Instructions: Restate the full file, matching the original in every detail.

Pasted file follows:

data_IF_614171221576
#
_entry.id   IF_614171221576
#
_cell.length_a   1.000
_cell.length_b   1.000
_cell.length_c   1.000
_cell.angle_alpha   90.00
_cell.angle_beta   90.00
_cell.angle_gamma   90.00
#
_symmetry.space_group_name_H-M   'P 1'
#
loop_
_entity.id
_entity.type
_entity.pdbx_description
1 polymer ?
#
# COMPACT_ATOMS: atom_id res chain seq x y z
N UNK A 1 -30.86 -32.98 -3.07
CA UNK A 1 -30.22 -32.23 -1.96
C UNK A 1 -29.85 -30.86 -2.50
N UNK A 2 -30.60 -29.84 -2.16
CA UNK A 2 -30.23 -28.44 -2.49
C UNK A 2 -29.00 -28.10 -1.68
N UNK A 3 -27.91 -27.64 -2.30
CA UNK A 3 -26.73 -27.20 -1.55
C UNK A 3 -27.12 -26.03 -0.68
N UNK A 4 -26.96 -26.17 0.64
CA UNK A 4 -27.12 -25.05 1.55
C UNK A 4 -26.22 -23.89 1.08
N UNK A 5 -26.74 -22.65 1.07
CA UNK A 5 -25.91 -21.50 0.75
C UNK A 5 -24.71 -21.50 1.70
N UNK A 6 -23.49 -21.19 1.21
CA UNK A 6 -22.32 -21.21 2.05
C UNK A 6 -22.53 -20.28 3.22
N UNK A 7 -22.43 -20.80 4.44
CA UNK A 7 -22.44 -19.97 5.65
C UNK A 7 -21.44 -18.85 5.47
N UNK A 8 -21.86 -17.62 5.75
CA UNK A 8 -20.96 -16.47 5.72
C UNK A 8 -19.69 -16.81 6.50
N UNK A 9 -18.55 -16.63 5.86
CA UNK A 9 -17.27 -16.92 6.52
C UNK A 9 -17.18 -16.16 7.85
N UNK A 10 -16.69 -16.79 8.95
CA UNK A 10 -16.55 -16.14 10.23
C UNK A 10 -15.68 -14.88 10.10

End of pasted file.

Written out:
data_IF_614171221576
#
_entry.id   IF_614171221576
#
_cell.length_a   1.000
_cell.length_b   1.000
_cell.length_c   1.000
_cell.angle_alpha   90.00
_cell.angle_beta   90.00
_cell.angle_gamma   90.00
#
_symmetry.space_group_name_H-M   'P 1'
#
loop_
_entity.id
_entity.type
_entity.pdbx_description
1 polymer ?
#
# COMPACT_ATOMS: atom_id res chain seq x y z
N UNK A 1 -30.86 -32.98 -3.07
CA UNK A 1 -30.22 -32.23 -1.96
C UNK A 1 -29.85 -30.86 -2.50
N UNK A 2 -30.60 -29.84 -2.16
CA UNK A 2 -30.23 -28.44 -2.49
C UNK A 2 -29.00 -28.10 -1.68
N UNK A 3 -27.91 -27.64 -2.30
CA UNK A 3 -26.73 -27.20 -1.55
C UNK A 3 -27.12 -26.03 -0.68
N UNK A 4 -26.96 -26.17 0.64
CA UNK A 4 -27.12 -25.05 1.55
C UNK A 4 -26.22 -23.89 1.08
N UNK A 5 -26.74 -22.65 1.07
CA UNK A 5 -25.91 -21.50 0.75
C UNK A 5 -24.71 -21.50 1.70
N UNK A 6 -23.49 -21.19 1.21
CA UNK A 6 -22.32 -21.21 2.05
C UNK A 6 -22.53 -20.28 3.22
N UNK A 7 -22.43 -20.80 4.44
CA UNK A 7 -22.44 -19.97 5.65
C UNK A 7 -21.44 -18.85 5.47
N UNK A 8 -21.86 -17.62 5.75
CA UNK A 8 -20.96 -16.47 5.72
C UNK A 8 -19.69 -16.81 6.50
N UNK A 9 -18.55 -16.63 5.86
CA UNK A 9 -17.27 -16.92 6.52
C UNK A 9 -17.18 -16.16 7.85
N UNK A 10 -16.69 -16.79 8.95
CA UNK A 10 -16.55 -16.14 10.23
C UNK A 10 -15.68 -14.88 10.10